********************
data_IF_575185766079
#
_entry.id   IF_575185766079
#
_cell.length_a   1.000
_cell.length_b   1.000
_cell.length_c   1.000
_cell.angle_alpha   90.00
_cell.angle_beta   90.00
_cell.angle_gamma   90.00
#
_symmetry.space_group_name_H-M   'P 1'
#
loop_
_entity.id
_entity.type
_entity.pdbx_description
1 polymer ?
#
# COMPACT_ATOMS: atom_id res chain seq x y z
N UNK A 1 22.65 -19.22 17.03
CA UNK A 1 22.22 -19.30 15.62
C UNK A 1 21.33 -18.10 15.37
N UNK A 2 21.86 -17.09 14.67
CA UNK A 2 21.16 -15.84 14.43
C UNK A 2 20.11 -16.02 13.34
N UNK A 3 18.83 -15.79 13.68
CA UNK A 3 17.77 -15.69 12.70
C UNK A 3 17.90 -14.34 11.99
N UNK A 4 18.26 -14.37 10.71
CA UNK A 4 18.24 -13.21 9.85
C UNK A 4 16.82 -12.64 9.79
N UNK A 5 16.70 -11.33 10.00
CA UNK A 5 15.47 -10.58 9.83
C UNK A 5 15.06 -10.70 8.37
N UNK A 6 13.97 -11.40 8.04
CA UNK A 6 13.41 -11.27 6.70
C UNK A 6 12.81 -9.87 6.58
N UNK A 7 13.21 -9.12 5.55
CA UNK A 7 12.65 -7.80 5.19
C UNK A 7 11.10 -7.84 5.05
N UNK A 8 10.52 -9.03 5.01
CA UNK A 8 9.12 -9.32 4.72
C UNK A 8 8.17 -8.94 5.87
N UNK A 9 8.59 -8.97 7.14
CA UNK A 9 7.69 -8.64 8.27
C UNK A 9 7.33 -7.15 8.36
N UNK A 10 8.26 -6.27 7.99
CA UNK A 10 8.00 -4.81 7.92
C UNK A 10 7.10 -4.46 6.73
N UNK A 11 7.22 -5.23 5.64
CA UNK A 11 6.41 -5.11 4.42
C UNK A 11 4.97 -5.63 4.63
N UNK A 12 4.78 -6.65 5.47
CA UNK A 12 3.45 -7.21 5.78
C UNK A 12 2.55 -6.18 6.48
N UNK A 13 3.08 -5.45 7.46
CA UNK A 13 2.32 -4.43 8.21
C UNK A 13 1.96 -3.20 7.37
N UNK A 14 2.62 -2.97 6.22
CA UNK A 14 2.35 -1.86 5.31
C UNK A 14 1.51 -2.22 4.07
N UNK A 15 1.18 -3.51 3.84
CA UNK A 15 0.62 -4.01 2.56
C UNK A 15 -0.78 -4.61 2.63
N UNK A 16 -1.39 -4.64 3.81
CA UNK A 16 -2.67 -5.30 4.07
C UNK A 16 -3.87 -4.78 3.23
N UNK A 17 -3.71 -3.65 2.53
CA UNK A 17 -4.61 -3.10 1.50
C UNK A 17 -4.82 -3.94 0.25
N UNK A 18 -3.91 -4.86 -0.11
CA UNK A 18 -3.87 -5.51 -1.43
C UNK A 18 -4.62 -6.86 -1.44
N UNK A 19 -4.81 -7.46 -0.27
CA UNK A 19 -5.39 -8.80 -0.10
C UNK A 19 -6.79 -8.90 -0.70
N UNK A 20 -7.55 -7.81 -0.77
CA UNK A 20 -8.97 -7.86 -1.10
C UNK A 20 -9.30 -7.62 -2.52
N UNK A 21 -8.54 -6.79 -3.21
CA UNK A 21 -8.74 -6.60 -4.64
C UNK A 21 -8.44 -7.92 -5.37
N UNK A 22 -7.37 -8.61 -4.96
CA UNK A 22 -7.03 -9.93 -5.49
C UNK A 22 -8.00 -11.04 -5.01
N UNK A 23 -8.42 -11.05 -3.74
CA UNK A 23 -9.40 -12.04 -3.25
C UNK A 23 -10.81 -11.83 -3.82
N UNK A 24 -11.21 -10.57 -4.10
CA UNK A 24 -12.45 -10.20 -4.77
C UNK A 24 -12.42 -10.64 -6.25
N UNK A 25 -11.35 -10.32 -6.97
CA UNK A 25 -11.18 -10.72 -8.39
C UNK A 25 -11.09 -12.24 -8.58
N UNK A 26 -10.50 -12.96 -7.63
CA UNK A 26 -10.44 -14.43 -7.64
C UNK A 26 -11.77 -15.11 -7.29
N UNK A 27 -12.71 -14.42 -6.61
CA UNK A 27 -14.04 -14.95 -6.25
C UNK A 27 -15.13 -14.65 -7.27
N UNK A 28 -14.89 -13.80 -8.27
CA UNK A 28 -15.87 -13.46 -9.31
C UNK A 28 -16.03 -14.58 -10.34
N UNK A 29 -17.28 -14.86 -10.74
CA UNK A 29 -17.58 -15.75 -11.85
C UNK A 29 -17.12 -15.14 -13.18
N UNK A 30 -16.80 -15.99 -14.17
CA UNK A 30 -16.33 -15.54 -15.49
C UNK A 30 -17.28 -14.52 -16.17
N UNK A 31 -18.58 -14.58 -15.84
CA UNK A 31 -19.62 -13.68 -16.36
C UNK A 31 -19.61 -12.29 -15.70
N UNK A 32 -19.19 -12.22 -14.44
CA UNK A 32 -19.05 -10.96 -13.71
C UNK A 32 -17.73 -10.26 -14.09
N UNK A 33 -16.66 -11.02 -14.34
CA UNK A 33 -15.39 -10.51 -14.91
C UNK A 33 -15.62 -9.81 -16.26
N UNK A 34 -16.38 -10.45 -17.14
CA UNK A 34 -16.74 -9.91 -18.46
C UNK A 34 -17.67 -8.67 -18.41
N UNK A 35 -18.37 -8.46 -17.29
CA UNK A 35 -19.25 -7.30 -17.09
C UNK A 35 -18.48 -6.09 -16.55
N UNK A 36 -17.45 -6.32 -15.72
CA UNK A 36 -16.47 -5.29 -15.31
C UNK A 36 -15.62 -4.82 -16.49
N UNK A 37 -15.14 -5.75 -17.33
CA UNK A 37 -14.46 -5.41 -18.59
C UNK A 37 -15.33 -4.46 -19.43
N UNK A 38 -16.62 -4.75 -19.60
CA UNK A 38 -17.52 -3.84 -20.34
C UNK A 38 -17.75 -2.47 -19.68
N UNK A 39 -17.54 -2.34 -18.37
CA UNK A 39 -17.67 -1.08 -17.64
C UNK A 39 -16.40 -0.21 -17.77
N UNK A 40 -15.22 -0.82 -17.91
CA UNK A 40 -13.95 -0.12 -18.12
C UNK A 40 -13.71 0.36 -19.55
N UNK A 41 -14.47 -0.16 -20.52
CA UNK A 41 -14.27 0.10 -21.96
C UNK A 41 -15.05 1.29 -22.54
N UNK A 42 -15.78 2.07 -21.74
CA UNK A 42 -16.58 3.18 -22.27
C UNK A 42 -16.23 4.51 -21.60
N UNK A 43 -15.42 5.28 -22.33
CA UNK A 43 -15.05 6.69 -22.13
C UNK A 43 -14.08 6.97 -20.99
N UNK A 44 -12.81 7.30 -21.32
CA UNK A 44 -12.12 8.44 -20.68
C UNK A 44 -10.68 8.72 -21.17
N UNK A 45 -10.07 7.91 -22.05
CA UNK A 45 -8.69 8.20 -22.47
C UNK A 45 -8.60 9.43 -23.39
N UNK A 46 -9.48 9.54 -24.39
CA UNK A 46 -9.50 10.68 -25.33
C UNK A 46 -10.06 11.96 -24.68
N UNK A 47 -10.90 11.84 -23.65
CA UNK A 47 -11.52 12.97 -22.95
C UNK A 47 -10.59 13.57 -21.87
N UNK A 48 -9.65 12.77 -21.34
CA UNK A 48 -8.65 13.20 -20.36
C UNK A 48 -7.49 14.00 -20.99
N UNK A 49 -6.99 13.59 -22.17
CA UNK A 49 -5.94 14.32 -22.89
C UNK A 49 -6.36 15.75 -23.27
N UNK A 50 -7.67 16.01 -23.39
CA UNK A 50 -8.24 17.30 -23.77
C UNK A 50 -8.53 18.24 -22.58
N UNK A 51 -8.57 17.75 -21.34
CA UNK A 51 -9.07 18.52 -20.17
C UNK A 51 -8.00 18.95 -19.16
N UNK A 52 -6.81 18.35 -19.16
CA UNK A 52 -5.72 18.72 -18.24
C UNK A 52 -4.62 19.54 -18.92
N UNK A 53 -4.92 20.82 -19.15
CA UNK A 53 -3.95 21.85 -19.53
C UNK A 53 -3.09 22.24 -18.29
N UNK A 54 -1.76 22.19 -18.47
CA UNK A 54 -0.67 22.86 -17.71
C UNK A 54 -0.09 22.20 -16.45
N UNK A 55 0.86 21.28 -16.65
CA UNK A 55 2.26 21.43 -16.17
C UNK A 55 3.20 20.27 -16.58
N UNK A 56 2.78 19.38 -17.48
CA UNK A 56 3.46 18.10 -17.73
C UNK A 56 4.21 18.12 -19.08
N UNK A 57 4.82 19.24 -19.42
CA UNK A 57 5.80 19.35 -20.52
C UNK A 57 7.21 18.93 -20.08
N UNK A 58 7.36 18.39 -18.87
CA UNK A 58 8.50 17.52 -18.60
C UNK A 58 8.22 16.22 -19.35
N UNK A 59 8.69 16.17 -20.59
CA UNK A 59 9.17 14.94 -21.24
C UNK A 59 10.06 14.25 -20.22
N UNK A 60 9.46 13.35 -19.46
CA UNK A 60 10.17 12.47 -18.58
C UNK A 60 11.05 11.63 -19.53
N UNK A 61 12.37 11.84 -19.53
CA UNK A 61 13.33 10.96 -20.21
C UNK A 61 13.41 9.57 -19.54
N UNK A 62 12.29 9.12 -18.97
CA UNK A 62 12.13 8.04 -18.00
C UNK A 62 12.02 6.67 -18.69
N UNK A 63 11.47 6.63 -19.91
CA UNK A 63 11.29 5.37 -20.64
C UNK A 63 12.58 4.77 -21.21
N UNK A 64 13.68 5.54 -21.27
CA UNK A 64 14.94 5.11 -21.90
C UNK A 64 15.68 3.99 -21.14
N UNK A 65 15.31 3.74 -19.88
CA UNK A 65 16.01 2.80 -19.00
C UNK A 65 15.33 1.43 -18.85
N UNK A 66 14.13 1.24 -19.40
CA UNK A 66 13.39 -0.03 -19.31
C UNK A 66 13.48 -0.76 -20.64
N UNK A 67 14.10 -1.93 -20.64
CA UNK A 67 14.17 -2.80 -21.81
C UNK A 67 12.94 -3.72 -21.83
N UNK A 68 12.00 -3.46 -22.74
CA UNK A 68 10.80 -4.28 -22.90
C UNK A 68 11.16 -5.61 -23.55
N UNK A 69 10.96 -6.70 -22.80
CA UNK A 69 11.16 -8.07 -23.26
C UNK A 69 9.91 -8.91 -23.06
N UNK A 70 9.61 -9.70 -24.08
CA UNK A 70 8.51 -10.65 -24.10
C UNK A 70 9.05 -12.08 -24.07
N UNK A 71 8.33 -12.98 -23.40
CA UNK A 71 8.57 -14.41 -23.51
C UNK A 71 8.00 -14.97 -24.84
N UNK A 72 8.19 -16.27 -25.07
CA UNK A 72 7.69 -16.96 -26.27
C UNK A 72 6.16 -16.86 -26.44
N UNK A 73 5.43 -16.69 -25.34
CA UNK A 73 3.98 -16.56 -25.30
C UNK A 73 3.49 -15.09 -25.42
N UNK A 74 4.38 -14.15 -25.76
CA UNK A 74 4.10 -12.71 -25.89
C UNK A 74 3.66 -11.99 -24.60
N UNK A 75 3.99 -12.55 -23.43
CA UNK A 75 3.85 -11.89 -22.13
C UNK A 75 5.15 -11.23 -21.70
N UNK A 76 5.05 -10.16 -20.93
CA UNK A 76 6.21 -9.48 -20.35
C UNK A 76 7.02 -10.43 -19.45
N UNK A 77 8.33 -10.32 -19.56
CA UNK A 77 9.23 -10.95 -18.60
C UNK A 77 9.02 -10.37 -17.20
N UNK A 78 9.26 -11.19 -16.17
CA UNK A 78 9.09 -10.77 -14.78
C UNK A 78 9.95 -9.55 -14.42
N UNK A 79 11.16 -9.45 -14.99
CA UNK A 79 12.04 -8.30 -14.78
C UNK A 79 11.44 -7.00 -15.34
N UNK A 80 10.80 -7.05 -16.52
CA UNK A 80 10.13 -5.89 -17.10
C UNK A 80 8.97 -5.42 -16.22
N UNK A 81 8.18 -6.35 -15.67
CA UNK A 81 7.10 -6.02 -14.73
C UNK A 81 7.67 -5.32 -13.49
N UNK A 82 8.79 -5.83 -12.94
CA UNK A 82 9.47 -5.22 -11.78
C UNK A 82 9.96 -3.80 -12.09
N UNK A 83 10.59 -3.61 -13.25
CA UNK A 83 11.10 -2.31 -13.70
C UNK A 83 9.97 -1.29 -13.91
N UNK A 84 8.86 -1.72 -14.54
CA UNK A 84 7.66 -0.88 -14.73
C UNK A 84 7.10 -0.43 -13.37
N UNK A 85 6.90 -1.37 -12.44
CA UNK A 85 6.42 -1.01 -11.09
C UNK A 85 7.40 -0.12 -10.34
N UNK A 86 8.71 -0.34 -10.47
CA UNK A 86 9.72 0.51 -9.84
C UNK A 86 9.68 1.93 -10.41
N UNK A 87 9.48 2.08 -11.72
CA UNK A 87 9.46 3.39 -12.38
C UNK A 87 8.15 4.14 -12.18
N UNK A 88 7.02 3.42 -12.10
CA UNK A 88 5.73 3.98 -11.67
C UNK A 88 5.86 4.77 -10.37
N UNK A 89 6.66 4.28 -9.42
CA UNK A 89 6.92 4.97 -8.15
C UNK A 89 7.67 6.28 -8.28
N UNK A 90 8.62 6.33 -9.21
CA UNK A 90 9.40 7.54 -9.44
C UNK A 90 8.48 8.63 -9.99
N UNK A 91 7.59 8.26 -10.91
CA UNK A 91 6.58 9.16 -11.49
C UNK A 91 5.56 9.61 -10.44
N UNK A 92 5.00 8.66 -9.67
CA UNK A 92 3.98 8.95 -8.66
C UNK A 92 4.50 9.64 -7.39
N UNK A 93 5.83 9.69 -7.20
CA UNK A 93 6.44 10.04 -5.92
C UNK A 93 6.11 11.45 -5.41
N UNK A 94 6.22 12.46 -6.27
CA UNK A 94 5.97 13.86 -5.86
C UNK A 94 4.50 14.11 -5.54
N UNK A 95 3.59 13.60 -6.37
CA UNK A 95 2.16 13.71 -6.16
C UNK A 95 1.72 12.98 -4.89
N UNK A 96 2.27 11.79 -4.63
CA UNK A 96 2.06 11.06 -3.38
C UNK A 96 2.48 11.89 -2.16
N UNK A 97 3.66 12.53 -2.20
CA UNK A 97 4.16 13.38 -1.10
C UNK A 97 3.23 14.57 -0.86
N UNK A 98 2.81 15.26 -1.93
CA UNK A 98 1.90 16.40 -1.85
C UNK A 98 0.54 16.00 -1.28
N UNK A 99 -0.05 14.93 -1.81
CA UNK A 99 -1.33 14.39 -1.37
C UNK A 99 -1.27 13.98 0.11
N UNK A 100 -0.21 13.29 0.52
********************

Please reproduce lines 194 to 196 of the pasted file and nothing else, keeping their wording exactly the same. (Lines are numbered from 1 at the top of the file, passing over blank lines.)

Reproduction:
C UNK A 58 8.22 16.22 -19.35
N UNK A 59 8.69 16.17 -20.59
CA UNK A 59 9.17 14.94 -21.24